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Oct 27, 2016 12:39PM

Spice is nice: Putting five pumpkiny drinks to the test


By Laura Anderson Shaw
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I cannot put into words how much I love coffee and fall. Once the temperature strikes 70 degrees, I'm ready for all things autumn, including pumpkin coffee in all of its forms — iced, hot, or otherwise. Pumpkin spice lattes, regular coffee with pumpkin spice creamer, I don't care — I'll drink it all.

For me, there's something nostalgic about the drink, especially in its pumpkin form. It reminds me of cozy sweaters and chilly days. It's comforting, it gets me going and it makes me happy.

Like many pumpkin coffee lovers, I have drank the Kool-Aid, or the Starbucks' Pumpkin Spice Latte, as it were. I am head-over-heels obsessed with it. Many of my friends and family members balk at the price tag and the amount of sugar they pack, and prefer cheaper, healthier versions. I, however, treat myself to the expensive, sugary coffee drink once a week throughout the season, and maintain that Starbucks' version is the best when it comes to pumpkin coffees.

But recent discussions have caused some doubt. Do I like Starbucks because of its name or its product? Is there another nearby option that also would be a quick drive (or drive-thru) away, where perhaps the coffee wouldn't be any more nutritionally sound, but cheaper? I wanted to know, once and for all.

What a better way to answer these questions than to hold a super scientific taste test? I asked my unbiased co-workers to help, and we chose four coffee spots sort of near our homes and office that we figured may also be close to yours, and we threw in a make-it-yourself drink you can snag at Target for good measure.

We sat around our office's conference table, five piping hot drinks in the center: a Pumpkin Spice Latte from Starbucks, a Pumpkin Pie Latte from Caribou Coffee, a Pumpkin Swirl Latte from Dunkin' Donuts, a Pumpkin Spice Latte from McDonald's and an Archer Farms Pumpkin Spice Latte Instant Coffee.

I poured each variety into smaller cups for our taste testers, and then, a chorus of "mmm," "yuck" and "hmm" ensued.

Just as I had suspected, five out of eight taste-testers (myself included) confirmed that the Starbucks Pumpkin Spice Latte essentially was the favorite among the contenders (depending on how you shook out the responses).

Instantly, I breathed a sigh of relief. I now had confirmation that when I blow $5-plus on a coffee — the 12-ouncer we sampled was $4.25 before tax, but the 16-ouncer is my standard! — and more than double the amount of the American Heart Association's recommended daily added sugar limit for women, it at least is on the best of the best!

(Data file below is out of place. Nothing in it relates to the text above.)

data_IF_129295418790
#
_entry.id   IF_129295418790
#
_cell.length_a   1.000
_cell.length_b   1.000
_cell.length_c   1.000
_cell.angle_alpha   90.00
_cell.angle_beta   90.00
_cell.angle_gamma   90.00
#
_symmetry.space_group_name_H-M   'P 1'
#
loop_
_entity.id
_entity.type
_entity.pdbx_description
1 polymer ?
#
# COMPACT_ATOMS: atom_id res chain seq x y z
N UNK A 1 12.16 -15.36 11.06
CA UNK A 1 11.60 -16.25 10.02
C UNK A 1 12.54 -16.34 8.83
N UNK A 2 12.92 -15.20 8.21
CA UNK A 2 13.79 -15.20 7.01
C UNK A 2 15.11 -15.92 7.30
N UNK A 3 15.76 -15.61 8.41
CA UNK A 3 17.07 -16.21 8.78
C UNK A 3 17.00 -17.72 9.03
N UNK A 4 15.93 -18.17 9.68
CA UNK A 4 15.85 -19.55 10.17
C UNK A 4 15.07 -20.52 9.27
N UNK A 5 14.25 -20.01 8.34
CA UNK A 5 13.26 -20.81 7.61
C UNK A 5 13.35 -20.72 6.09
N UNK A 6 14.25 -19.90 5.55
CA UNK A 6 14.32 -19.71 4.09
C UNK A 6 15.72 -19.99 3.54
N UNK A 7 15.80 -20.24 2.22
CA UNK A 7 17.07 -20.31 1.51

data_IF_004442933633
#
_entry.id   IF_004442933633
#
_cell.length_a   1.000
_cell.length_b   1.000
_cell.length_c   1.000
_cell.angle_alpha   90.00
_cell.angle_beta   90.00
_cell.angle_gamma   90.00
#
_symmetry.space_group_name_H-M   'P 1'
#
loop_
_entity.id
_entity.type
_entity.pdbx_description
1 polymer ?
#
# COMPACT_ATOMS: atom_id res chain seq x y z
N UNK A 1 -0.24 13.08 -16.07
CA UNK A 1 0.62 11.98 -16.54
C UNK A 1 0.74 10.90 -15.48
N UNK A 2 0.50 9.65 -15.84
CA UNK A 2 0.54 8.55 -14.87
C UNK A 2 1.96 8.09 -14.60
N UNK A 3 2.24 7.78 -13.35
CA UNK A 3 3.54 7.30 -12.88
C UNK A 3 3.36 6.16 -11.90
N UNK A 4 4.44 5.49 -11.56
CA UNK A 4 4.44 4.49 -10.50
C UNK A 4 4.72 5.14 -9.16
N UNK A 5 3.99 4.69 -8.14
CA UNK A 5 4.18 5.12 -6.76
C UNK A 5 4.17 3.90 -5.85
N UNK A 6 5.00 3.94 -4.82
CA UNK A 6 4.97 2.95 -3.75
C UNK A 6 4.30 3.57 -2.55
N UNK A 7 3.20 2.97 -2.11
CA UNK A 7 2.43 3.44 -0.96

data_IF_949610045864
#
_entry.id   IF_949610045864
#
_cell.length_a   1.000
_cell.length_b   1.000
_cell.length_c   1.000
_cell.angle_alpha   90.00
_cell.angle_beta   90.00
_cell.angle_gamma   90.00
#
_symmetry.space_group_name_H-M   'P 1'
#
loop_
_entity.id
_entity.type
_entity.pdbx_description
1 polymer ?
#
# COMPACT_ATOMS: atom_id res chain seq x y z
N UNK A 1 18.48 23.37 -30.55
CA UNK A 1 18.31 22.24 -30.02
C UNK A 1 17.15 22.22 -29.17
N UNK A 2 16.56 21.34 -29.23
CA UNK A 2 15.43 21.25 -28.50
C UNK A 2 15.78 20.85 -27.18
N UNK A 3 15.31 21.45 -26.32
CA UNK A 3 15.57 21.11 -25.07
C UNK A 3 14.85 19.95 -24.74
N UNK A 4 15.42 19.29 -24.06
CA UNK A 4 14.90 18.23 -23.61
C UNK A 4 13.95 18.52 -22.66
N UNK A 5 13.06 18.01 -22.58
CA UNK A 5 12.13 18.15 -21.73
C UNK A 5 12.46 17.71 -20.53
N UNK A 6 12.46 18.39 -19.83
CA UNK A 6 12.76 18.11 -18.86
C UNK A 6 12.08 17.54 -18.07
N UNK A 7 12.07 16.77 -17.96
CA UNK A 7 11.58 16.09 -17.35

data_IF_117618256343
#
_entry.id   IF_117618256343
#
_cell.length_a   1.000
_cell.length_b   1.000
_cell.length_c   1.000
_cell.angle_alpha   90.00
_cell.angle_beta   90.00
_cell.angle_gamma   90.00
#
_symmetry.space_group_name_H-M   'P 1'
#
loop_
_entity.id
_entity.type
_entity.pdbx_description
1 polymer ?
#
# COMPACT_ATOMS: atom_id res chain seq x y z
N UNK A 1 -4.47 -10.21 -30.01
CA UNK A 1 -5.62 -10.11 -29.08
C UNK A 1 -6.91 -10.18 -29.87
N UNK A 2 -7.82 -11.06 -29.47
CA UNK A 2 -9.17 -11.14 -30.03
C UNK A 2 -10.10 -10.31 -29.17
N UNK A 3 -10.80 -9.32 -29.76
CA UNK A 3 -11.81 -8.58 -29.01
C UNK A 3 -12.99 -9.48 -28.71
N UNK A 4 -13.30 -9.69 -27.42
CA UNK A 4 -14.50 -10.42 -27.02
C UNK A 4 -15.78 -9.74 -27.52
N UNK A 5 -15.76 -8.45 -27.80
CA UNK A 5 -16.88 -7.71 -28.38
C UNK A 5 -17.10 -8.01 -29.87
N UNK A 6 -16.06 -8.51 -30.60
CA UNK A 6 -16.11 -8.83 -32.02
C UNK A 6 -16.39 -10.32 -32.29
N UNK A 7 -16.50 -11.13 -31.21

Of the three taste-testers who did not choose Starbucks as their favorite, only one didn't like it — and she doesn't like coffee. That tester did say, however, that "the pumpkin spice flavor was nice."

Other taste-testers say they would "definitely" buy it, and that the "color looks good — something I'd expect when I see (a) #basic girl walk down the street with this in hand."

Another says that it had a "light pumpkin flavor — (a) good balance of flavors."

Caribou's Pumpkin Pie Latte clocked in at $3.99 before tax for a small, and received some good, but mixed reviews, too. It definitely either tied with Starbucks for first place, or it was a close second. Five of the testers say it was OK, but noted it was a little bitter than the other offerings, with a slightly artificial taste.

"I'm not getting the fresh pumpkin flavor that I like," one tester says.

"More bitter," but "very pie-like," says another.

The Dunkin' Donuts latte, which was $2.59 for a small, struck out with many of our taste-testers, who say it was bland, milky, and far too sweet. One taste tester says it was lighter in color — like coffee with cream in it, whereas many of the others had a bit of an orange hue to them.

"Didn't taste like coffee, but didn't taste good, either," says the tester who isn't a giant fan of coffee.

"It tastes a bit off," says another.

With exception of two of the eight testers, McDonalds' Pumpkin Spice Latte was a no-go for our group, too. It cost $2.69 before tax for a small.

One tester says that she was "pleasantly surprised" by its flavor. Another says that while it had a "very off-putting color," it was her favorite as long as she couldn't see the vivid orange liquid.

The rest of the taste testers had other things to say about it, though. "Loaded with sugar as I expected. Wow. Tasty treat, but not a coffee drink," one says.

"Bad taste," says another. "I'm NOT lovin' it."

The worst of the spread by far was the Archer Farms Pumpkin Spice Latte Instant Coffee, which was $4.99 before tax for five packets of mix. It was thin and watery, and tasted like a combination of cinnamon and clove spices — not pumpkin.

"Nope," says one tester. "Can't taste the sweetness. Tastes like cardboard. Whoever thought this should go on (the) market should rethink their career."

"Tastes like cinnamon water," another says.

"Didn't taste like coffee," adds another.

While Starbucks seemed to be the overall winner, the best pumpkin latte or coffee pick really comes down to preference. If your pumpkin latte needs an emphasis on the coffee or espresso flavor, the Caribou version might be your best bet. If you're looking for more of a sweet treat, perhaps you should try the McDonald's take on the drink. If a good mix of the two is what you seek, go for Starbucks.

Most of these drinks' nutritional values also may be altered by swapping out 2-percent milk for skim or a dairy-free milk, or by substituting sugar-free flavoring for the full-flavored versions. Check with the location of your choice to learn about the options.

Laura Anderson Shaw is the editor of Radish.




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